Recently, for instance, he photographed a small farmhouse in the Elk Rapids area of around 900 square feet that had a single-room floor plan on the ground floor with orange walls and furnishings. The color and creativity of the home resulted in a magazine spread. A cottage on Grand Traverse Bay also made the cut, with the photos accenting the simplicity of the home, its furnishings, and waterfront views.
On the other hand, log homes and timber-frames, which are popular in Northern Michigan, are not the go-getters that one might imagine for national magazines. Yochum says these homes all tend to look the same after awhile -- to magazine editors, anyway -- and can be plagued with dark, heavy leather furnishings and antler chandeliers that have become visual clichés. They’re still a good fit with specialty magazines such as Log Home, however.
“It all comes down to the interiors of the places I shoot,” he says. “Architects can’t control what goes into a home; once it’s built, it’s out of their hands. A lot of the time, an interior designer will put their stamp on a home and it’s hard to find people with good taste.”

Yochum moved to Traverse City a year ago from Tucson, Arizona, where he had the quintessential southwestern adobe-style home with 15-foot ceilings, beams and a honeybee fireplace. Childhood memories of his family’s cottage on Torch Lake led him back to Northern Michigan.
Born and raised in the Detroit suburb of Farmington, Yochum bounced around to California, Colorado and Hawaii after high school. A five-month stint in Hawaii led to the purchase of his first camera. Although he had intended to study architecture in college, he soon found his passion in photography, studying at Lansing Community College.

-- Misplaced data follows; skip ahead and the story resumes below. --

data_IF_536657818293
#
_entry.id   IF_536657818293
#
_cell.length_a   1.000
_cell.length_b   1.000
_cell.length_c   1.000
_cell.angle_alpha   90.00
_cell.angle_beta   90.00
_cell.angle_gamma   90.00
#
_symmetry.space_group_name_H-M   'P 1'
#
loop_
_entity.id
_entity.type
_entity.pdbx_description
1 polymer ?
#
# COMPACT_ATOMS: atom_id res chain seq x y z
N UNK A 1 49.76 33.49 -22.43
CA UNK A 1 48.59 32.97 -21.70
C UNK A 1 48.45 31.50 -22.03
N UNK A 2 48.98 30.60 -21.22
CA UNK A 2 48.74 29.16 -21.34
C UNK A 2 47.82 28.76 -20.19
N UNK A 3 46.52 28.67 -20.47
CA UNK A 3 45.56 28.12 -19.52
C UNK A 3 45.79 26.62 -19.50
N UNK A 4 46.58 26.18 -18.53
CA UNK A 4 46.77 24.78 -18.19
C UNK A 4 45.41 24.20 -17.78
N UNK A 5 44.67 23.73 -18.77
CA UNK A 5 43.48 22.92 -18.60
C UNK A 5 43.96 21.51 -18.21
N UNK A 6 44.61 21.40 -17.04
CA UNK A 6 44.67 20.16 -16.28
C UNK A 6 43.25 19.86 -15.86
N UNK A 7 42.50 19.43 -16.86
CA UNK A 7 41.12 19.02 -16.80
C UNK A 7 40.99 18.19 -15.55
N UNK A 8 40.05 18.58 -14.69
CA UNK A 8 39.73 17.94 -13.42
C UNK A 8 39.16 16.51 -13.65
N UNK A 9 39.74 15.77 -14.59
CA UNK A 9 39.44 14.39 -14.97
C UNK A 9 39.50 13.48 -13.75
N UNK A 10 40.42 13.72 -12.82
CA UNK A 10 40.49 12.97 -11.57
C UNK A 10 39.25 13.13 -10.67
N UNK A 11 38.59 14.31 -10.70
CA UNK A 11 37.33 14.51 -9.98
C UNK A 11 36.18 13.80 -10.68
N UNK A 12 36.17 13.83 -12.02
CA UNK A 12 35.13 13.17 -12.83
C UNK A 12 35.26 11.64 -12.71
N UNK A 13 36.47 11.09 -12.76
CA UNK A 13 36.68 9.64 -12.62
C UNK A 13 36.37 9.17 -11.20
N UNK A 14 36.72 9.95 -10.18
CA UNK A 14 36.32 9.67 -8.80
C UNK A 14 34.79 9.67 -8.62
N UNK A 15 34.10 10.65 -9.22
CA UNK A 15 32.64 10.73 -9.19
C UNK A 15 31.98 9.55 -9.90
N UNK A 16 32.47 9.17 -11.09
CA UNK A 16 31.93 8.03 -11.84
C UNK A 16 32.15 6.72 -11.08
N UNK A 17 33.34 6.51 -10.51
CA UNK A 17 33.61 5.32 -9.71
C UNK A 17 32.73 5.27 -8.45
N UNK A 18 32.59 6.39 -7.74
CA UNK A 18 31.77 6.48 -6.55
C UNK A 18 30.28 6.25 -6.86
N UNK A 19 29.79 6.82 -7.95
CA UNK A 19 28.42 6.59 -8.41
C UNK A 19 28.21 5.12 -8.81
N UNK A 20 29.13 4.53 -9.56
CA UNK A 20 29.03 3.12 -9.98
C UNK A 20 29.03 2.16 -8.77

In a stroke of luck, Yochum was visiting a photographer friend in Chicago in the ’80s when he heard of a job opening at Hedrich-Blessing, the oldest and most prestigious architectural photography firm in the world. He had his portfolio with him at the time, and two hours after his interview, he had a job. Over the next few years, he served as a photographic assistant with the firm, flying all over the country to architectural shoots. Later, he went to work for one of the firm’s founders, Willy Hedrich, who shot the famous photo of Frank Lloyd Wright’s home, “Falling Waters,” and had also served as war photographer and a portraitist with the likes of Winston Churchill and Joseph Stalin to his credit.
“He was a master photographer who seemed to know everything about life, photography and people,” Yochum recalls. “He could control any situation, and I realized that this was really someone I could learn from.”
When Hedrich retired from photography, Yochum decided it was time to launch his own freelance career. He bought a 4x5 view camera 19 years ago and has been a lens-for-hire ever since.
But even though he paid years of dues working with some of the masters of the art, Yochum says that success in photography doesn’t necessarily come from experience and training.
“Photography is the kind of thing where you either have it or you don’t. You either have an eye for a photo or you don’t. I think the really good photographers are naturals.”